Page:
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5

Here's a few ideas I can think of: Can you connect the device via wi-fi and then kill the network? If you have access to the web server, can you turn it off from the other end so the app on the device doesn't get responses for a while, then turn it back on? Can you change the phone settings to use airplane mode?


4

The main differences between Appium and AndroidDriver/iPhoneDriver are architectural. The AndroidDriver/iPhoneDriver work the same basic way - they are applications you launch on the phone that create a webview that you can remote control with selenium. The limitations to this approach are: No control over hardware/operating system. Webviews are not a ...


3

If your budget allows it, a base station simulator is the best solution. The average price range is 100-200K$ plus some engineer time to learn, configure and operate the simulator. You use it instead of a live network, and it allows you different (simulated) network types and conditions. For example you can simulate packet loss and other network ...


3

I would recommend staying with your web solution, and modifying for mobile. There are plenty of tutorials on how to capture mobile traffic through fiddler on the net. Eric Lawrence wrote a blog post about how to do this last december. Depending on your company, this may require additional effort dealing with infrastructure departments to ensure that you ...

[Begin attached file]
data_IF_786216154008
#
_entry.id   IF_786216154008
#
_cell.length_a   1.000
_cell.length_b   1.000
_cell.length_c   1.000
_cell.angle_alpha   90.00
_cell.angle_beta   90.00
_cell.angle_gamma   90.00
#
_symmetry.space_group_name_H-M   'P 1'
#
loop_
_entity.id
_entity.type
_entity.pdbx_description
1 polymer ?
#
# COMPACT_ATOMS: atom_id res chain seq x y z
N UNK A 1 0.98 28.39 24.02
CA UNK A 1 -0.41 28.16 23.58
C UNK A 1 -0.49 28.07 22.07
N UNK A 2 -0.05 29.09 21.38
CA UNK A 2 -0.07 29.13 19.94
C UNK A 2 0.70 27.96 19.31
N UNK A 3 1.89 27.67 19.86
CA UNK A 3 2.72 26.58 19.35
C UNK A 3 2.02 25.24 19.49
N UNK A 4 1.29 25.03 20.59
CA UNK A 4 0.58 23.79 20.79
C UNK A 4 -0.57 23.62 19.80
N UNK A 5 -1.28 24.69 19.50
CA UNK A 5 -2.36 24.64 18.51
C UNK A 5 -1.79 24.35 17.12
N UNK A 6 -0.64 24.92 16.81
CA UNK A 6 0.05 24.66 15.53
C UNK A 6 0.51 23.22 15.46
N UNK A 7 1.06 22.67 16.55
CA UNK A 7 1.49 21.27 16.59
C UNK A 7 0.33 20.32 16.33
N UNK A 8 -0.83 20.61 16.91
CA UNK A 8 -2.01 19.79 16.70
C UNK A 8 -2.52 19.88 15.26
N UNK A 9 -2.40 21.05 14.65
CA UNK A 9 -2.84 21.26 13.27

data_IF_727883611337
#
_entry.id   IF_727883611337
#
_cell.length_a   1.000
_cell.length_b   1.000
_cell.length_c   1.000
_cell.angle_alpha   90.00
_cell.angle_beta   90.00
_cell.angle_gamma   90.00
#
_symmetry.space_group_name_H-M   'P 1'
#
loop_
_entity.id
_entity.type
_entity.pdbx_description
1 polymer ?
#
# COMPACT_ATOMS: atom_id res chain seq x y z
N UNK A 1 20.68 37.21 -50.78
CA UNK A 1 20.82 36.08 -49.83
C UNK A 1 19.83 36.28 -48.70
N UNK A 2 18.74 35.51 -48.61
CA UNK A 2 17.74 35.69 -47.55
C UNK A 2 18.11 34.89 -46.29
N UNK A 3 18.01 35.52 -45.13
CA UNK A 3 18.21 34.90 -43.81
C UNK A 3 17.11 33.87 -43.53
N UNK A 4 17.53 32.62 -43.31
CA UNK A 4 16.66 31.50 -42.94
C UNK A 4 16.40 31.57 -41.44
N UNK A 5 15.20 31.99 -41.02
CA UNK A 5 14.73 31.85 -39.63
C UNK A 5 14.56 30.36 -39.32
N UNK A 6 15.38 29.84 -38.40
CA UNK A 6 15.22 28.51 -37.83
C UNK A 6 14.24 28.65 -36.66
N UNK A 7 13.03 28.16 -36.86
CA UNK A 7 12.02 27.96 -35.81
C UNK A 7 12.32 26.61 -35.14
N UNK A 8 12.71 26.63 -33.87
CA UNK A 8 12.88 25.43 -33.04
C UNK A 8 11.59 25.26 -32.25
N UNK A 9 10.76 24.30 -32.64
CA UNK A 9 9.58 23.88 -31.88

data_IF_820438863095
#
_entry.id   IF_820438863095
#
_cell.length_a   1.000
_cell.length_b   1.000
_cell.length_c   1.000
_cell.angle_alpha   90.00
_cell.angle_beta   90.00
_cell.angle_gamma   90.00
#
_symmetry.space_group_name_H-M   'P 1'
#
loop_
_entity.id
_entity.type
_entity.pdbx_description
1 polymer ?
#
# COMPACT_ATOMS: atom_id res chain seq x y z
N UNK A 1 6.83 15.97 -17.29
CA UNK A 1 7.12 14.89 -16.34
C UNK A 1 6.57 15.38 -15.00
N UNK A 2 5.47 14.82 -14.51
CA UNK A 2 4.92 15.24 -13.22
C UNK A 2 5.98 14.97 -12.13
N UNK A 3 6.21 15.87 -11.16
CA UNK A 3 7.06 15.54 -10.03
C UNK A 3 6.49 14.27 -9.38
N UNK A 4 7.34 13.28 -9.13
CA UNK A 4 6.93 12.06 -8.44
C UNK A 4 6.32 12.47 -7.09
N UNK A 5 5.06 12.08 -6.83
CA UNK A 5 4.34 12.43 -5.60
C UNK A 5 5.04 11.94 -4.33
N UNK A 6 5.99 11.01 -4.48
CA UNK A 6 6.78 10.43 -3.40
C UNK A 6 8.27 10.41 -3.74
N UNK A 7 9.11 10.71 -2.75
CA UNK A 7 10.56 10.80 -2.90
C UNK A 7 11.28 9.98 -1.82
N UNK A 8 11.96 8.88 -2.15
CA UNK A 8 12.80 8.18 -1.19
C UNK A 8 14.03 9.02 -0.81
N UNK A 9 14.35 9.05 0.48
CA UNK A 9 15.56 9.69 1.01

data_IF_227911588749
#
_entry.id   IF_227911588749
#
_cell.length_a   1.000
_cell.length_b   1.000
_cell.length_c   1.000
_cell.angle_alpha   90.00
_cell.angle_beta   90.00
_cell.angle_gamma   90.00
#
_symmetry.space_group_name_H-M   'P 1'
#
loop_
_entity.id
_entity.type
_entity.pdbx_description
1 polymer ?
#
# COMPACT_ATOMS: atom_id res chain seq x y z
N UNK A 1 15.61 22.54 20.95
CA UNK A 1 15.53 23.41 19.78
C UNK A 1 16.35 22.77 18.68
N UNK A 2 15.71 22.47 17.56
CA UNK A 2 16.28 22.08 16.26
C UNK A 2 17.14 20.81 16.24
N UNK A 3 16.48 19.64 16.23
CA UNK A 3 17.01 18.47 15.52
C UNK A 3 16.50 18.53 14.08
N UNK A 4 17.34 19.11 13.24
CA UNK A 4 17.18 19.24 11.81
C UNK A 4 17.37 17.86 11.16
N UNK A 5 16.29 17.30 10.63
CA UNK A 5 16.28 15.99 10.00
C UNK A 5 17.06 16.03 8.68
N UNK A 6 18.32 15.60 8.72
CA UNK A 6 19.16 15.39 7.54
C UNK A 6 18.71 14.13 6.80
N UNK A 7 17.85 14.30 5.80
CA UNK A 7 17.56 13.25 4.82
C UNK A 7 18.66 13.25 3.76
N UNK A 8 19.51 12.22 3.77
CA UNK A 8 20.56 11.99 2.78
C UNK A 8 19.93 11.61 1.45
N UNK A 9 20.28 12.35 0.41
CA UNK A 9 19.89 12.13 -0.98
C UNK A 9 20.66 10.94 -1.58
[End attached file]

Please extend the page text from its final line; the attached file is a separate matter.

3

Firstly you need to become a member of Apple's developer program, and understand how in app purchase works. As a starting point you should look to Apple's documentation here: https://developer.apple.com/in-app-purchase/. Apple provides sandbox environments to facilitate testing, and it is all covered in the documents and past WWDC sessions. Once you ...


2

You can figure out the possible test area by asking a few questions to your team. Such as how many products should be offered, what their prices are, and if their purchase is restrained in some way (time window, inventory limit, account status, etc). From this you can start making tests that canvas the in-app purchase functionality.


2

I know you can do this using Appium and launching the Chrome browser app. The set up is quite a bit more then selenium AndroidDriver. I have gotten pretty close to doing it. If your developing on windows, one hurdle is the framework seems to be written and maintained by all Mac users so the windows support and documentation is quite scarce. Also you will ...


2

I am going to cover this is two parts planning and execution: Planning this sort of testing should be relatively simple and done in a few minutes with a whiteboard, keeping in mind what the requirements of the app are. Then you should consider. Changing network speeds (slowing down and speeding up). Moving around ( leaving, joining and switching between ...


2

You commented saying you are using mobile data so you mean GPRS data? - Write a script that you launch before your program and will activate the airplane mode. Else: - Try to remove the SIM card during your test. - Go somewhere where you have less network as a basement. - Last chance, take a box and cover it of aluminum, put the phone inside, the network ...